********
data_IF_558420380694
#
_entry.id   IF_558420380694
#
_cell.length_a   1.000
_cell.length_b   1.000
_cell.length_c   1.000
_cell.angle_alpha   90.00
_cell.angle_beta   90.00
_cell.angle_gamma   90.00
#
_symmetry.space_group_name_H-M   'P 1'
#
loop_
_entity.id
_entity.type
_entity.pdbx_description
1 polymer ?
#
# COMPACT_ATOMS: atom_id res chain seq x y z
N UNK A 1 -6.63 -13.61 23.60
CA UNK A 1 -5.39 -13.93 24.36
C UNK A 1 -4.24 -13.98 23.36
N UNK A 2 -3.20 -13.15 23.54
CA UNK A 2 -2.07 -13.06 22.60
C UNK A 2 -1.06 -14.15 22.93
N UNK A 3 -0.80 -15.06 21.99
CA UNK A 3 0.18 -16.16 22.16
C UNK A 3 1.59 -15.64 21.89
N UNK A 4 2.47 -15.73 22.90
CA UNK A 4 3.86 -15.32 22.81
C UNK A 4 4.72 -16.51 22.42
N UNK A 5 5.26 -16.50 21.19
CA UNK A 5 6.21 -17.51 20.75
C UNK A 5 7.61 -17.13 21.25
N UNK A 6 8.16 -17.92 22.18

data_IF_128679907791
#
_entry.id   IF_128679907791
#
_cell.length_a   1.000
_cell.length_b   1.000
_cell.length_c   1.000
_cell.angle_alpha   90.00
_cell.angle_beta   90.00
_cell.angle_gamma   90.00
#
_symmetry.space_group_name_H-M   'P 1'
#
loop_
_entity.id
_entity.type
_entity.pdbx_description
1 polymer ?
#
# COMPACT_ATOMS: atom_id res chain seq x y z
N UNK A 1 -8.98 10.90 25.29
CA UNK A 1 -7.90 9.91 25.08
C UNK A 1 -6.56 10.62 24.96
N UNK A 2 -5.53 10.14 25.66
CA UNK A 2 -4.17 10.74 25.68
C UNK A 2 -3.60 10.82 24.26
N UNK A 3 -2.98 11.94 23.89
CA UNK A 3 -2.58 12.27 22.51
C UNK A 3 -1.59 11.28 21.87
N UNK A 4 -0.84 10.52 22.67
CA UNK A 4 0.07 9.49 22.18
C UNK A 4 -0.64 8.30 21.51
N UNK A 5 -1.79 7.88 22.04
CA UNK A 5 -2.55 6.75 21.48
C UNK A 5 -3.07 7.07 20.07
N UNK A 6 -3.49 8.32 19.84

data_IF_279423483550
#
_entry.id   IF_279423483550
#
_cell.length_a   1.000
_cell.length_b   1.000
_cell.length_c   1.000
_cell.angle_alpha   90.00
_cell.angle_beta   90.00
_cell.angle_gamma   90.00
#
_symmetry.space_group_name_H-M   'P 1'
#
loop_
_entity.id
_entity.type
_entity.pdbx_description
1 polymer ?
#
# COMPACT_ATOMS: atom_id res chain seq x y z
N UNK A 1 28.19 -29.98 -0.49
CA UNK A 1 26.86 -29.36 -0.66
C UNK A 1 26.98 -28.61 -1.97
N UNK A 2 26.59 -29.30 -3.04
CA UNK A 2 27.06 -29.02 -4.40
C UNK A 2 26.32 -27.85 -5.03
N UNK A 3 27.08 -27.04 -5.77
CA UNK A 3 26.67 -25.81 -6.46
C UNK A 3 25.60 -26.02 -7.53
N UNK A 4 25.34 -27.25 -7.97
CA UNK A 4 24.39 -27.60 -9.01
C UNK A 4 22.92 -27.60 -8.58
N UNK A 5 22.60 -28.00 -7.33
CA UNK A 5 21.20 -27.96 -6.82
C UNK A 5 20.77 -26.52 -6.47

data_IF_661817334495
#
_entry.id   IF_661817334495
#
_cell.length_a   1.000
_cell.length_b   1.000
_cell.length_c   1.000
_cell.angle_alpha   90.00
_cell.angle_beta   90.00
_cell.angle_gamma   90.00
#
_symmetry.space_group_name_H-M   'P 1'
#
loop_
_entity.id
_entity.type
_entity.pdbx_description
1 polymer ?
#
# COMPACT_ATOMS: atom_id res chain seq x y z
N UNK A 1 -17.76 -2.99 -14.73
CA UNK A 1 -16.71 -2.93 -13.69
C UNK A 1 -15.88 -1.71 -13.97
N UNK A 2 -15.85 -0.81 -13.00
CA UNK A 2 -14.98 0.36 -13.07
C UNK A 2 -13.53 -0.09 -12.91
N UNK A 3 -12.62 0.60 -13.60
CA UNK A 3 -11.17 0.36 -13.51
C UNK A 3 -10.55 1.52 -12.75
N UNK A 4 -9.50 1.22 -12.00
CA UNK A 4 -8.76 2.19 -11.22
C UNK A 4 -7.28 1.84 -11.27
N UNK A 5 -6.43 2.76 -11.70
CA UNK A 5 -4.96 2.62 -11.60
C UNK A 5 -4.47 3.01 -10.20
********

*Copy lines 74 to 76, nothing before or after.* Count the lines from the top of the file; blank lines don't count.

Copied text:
#
_entry.id   IF_279423483550
#